The Tamaki Drive shared-path is more popular now than ever – going bananas. AT says it has about 600 cyclists/day on it – in fact about half of all the cycle traffic on Tamaki Drive – despite the fact that it’s clearly had 41 years of neglect and is struggling with the growing numbers of pedestrians and people on bikes. It’s phenomenally popular despite its obvious deficiencies. People just want to ride there – heaps of cycle-commuters as well as local people on bikes, visitors and tourists on bikes, families, and lots of ebikes. I

    It’s still just a painted line, unchanged for those 41 years, with at least a couple of shocking pinchpoints. AT has no plans for any future upgrade – you gotta wonder if we need to do better for our great waterfront promenade and commuting route. We’ve having fabulous success with the “build it and they will come” approach to building modern urban cycling facilities, but meanwhile Tamaki Drive shared-path is more popular in its own right than any of our other shared-paths.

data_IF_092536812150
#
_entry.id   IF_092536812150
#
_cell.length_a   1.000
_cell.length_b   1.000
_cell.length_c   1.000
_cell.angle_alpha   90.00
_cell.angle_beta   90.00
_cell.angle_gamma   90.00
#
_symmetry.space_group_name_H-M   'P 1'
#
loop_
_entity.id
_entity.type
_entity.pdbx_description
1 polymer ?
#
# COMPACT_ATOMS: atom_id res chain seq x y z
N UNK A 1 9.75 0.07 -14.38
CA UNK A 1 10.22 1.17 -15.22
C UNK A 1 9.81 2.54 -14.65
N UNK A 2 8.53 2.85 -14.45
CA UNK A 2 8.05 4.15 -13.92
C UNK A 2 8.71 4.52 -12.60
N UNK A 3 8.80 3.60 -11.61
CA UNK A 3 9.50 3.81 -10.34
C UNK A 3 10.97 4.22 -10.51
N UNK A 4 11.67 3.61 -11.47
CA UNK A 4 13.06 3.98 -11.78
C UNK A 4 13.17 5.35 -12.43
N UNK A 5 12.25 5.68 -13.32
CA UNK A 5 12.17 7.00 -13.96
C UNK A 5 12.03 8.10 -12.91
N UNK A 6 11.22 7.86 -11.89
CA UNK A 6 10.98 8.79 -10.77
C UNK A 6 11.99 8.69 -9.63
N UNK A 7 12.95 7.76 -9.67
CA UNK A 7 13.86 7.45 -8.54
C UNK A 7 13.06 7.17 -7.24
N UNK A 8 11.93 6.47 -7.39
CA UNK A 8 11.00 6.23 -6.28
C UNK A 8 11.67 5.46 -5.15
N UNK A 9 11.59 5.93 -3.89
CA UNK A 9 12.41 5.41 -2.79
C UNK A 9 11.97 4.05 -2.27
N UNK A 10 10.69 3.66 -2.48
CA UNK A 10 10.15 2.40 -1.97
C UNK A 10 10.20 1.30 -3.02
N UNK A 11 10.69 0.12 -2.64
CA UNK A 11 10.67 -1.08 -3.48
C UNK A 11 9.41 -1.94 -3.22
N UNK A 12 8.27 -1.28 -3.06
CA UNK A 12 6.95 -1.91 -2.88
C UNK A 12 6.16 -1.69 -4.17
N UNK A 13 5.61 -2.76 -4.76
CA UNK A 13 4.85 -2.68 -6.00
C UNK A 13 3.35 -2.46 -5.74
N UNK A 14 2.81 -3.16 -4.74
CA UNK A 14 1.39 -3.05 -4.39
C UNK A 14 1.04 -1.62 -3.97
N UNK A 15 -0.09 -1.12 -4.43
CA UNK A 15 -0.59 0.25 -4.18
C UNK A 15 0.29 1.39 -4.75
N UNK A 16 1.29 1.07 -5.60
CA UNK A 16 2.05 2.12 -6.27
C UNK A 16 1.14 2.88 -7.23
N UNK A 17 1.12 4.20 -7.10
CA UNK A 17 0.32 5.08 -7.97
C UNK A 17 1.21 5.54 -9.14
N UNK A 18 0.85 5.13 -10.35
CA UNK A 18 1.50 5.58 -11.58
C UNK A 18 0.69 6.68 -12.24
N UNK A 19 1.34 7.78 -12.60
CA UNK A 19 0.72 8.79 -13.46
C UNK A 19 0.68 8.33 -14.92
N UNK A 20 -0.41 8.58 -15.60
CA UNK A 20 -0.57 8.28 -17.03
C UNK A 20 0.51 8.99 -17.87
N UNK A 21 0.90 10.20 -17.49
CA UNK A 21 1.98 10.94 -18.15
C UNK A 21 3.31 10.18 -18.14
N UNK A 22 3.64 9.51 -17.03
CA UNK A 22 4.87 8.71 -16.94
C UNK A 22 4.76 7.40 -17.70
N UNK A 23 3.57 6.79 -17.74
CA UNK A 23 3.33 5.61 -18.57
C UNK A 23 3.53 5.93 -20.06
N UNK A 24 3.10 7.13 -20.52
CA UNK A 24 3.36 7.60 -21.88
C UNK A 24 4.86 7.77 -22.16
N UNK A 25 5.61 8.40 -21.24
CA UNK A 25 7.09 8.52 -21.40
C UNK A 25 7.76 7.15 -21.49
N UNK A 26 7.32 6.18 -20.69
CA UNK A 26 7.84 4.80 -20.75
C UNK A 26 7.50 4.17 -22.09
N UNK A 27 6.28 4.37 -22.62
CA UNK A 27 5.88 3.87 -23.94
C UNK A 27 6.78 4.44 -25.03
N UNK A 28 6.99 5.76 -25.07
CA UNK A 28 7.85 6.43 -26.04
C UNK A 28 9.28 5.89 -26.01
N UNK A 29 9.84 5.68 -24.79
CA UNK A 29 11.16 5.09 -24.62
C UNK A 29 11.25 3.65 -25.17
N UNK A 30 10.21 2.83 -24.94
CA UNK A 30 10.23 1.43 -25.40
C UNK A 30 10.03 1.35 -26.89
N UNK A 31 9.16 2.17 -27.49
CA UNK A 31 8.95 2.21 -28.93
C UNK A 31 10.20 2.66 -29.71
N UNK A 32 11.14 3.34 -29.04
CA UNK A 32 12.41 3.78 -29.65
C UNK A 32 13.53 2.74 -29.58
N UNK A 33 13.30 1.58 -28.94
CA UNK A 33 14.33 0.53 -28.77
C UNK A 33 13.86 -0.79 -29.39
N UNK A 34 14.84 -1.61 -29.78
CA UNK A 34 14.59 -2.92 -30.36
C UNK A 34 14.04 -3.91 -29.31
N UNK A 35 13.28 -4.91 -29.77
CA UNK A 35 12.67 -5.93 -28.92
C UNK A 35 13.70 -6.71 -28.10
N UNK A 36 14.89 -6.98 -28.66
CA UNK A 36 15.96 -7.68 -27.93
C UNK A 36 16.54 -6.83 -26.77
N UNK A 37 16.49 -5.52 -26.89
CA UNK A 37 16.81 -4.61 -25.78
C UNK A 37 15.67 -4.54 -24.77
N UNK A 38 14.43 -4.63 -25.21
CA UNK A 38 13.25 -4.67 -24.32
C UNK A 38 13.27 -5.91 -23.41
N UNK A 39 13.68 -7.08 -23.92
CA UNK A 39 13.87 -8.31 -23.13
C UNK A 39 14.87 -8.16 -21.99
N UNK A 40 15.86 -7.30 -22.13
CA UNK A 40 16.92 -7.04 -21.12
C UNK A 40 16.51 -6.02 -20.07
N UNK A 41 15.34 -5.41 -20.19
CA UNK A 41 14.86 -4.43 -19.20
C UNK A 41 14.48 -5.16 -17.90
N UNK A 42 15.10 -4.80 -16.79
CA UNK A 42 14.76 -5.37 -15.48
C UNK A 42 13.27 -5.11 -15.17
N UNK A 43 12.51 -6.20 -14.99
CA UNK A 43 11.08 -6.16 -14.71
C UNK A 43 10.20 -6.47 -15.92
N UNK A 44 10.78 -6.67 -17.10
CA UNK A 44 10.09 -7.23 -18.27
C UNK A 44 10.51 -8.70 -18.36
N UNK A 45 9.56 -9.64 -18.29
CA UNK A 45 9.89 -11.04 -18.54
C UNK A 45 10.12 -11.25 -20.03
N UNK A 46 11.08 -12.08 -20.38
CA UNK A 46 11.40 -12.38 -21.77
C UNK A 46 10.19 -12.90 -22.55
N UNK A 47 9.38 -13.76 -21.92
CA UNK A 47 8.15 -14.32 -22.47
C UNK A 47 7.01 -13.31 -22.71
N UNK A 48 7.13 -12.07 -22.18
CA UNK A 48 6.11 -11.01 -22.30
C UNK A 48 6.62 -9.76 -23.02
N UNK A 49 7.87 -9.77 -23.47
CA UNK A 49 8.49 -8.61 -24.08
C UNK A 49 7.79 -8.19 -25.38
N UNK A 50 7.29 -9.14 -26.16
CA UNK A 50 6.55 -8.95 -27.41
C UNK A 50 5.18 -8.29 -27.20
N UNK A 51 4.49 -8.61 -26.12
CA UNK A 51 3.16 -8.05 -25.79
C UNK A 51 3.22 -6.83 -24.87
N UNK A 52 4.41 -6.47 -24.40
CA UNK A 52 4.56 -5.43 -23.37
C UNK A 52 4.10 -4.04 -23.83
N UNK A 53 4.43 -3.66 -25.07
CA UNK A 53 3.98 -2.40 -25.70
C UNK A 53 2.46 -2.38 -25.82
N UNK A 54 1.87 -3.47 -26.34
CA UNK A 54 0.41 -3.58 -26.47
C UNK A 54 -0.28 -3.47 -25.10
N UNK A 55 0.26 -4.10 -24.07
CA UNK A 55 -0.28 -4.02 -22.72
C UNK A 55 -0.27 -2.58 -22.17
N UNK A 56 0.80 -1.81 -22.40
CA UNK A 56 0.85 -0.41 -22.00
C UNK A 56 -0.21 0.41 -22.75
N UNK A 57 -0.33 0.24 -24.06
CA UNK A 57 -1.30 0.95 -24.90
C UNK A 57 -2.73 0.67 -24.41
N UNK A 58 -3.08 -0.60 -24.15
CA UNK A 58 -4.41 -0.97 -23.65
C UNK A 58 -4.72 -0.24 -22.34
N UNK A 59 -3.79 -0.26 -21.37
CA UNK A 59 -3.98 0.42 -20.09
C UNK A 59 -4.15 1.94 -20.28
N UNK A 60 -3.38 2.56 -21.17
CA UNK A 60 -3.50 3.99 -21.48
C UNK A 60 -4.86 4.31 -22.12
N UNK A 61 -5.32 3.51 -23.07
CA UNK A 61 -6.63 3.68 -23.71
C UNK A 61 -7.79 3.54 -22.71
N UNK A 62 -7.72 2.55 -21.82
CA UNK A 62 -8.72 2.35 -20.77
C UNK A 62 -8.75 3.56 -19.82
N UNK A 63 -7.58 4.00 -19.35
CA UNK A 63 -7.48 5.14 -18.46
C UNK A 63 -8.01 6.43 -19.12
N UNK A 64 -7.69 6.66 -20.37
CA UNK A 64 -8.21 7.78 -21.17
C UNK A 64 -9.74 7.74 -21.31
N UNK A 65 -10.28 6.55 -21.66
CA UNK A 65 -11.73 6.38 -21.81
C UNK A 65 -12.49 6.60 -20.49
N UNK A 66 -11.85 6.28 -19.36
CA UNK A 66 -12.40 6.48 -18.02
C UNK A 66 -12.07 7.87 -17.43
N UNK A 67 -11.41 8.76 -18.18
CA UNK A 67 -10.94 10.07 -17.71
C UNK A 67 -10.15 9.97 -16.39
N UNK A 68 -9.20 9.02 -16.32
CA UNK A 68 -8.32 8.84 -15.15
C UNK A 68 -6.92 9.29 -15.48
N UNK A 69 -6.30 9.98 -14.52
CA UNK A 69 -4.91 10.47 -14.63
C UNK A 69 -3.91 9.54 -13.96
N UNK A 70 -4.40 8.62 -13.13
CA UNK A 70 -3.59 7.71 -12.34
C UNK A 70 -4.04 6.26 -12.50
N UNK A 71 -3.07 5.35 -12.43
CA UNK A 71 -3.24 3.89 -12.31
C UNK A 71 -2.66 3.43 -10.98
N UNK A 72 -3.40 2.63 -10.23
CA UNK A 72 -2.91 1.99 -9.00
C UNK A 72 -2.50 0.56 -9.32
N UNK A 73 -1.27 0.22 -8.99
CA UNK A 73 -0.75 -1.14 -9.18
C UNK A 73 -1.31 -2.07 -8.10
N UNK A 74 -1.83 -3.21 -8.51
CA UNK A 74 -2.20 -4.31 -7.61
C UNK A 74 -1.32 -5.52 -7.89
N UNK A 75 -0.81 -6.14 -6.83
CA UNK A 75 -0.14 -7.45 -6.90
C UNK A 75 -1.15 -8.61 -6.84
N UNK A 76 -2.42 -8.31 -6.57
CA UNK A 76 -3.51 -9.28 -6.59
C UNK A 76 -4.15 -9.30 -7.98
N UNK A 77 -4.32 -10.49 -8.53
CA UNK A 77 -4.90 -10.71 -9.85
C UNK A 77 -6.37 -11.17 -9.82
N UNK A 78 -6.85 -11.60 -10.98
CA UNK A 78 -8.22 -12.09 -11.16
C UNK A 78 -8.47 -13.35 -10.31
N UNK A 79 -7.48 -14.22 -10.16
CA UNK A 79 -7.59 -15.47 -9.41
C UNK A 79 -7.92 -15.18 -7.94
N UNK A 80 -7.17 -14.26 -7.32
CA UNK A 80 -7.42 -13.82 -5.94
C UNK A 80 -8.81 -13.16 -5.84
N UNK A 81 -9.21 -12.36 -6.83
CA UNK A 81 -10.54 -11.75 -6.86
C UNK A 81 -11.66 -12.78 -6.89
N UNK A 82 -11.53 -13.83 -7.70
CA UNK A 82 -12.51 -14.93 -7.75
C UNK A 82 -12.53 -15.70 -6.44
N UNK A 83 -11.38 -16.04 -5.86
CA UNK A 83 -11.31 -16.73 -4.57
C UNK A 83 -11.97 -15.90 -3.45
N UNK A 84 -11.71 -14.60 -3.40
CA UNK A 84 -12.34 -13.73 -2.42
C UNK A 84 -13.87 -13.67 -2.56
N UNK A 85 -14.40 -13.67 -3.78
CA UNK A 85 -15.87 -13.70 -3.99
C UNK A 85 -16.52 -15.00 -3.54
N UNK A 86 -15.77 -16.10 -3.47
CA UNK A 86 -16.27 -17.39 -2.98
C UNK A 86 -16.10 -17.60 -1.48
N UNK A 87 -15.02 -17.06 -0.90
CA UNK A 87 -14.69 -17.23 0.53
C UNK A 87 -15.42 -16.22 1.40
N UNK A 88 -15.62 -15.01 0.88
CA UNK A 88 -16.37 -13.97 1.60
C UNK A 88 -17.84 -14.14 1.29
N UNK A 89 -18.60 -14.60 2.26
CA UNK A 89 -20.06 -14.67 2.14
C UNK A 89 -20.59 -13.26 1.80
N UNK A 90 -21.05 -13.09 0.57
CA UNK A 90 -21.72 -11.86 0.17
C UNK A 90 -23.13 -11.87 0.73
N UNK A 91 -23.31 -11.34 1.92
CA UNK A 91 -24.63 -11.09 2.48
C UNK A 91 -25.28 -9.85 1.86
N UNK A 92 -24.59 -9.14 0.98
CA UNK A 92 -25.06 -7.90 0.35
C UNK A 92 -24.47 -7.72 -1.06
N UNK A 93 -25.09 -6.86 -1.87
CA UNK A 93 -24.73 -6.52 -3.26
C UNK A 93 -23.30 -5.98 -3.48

People in the 1970s were totally interested in the social, transport and energy benefits of bike-riding for Auckland. Now we’re bringing that vision to life again after the decades of marginalising cycling – let’s have some kind of vision for Auckland’s waterfront that reflects our new urban commitment.

  2. My brothers and I had the pleasure of joining the opening (way back in the mob). It was fun, 8-). All the same even at that time I remember thinking, wow this is so limited, but of course it is just the first step forward. I did not expect that was going to be it for 41 years.

  3. At the recent West Bike Fest I had the good fortune to meet up with David Knight who was instrumental in getting the North Western Cycleway established. He was very happy to see and hear how the development of this route had created so many opportunities for people to get out and about by bike.

  4. I knew John Lewis well in those days being a club mate of son Steven Lewis in the North Shore Cycling Club (now North Harbour). John was all for getting cycling going in Auckland and was keen to get more facilities. He knew what he achieved was totally inadequate but dealing with petrol head administrators slow progress would eventually get results and it has thank goodness.